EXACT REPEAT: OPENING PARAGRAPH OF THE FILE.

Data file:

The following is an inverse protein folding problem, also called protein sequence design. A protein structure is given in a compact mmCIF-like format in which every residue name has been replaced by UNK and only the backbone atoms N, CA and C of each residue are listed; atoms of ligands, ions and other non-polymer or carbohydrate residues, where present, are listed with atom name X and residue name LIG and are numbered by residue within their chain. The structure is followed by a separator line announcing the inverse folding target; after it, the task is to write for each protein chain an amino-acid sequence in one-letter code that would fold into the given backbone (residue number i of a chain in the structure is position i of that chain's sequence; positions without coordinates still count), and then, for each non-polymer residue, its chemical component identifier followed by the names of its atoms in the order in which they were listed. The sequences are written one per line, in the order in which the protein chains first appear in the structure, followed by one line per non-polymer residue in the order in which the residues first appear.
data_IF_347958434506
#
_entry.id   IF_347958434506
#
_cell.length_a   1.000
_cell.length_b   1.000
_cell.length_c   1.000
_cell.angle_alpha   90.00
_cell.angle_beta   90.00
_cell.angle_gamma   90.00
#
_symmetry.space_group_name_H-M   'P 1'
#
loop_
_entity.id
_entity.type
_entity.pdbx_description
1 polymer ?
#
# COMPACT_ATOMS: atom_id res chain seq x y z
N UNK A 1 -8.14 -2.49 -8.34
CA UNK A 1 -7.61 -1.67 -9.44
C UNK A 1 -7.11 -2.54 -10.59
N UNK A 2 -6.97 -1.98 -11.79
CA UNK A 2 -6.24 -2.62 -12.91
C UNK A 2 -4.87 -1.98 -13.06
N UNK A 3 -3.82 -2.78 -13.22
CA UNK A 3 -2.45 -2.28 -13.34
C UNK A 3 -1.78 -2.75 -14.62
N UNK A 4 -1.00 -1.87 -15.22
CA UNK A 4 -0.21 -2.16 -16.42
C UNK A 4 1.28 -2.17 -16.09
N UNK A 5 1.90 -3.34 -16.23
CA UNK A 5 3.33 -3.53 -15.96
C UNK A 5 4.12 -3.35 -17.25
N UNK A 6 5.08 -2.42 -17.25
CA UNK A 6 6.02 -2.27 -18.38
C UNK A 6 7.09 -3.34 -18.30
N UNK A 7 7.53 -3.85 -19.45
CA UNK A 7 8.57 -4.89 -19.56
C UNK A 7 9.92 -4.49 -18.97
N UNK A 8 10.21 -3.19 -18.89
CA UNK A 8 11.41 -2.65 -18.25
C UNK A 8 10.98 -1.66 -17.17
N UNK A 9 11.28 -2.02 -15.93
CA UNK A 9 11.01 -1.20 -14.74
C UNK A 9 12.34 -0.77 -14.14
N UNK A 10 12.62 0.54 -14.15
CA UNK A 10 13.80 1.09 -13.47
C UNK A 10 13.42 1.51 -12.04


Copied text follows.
The following is an inverse protein folding problem, also called protein sequence design. A protein structure is given in a compact mmCIF-like format in which every residue name has been replaced by UNK and only the backbone atoms N, CA and C of each residue are listed; atoms of ligands, ions and other non-polymer or carbohydrate residues, where present, are listed with atom name X and residue name LIG and are numbered by residue within their chain. The structure is followed by a separator line announcing the inverse folding target; after it, the task is to write for each protein chain an amino-acid sequence in one-letter code that would fold into the given backbone (residue number i of a chain in the structure is position i of that chain's sequence; positions without coordinates still count), and then, for each non-polymer residue, its chemical component identifier followed by the names of its atoms in the order in which they were listed. The sequences are written one per line, in the order in which the protein chains first appear in the structure, followed by one line per non-polymer residue in the order in which the residues first appear.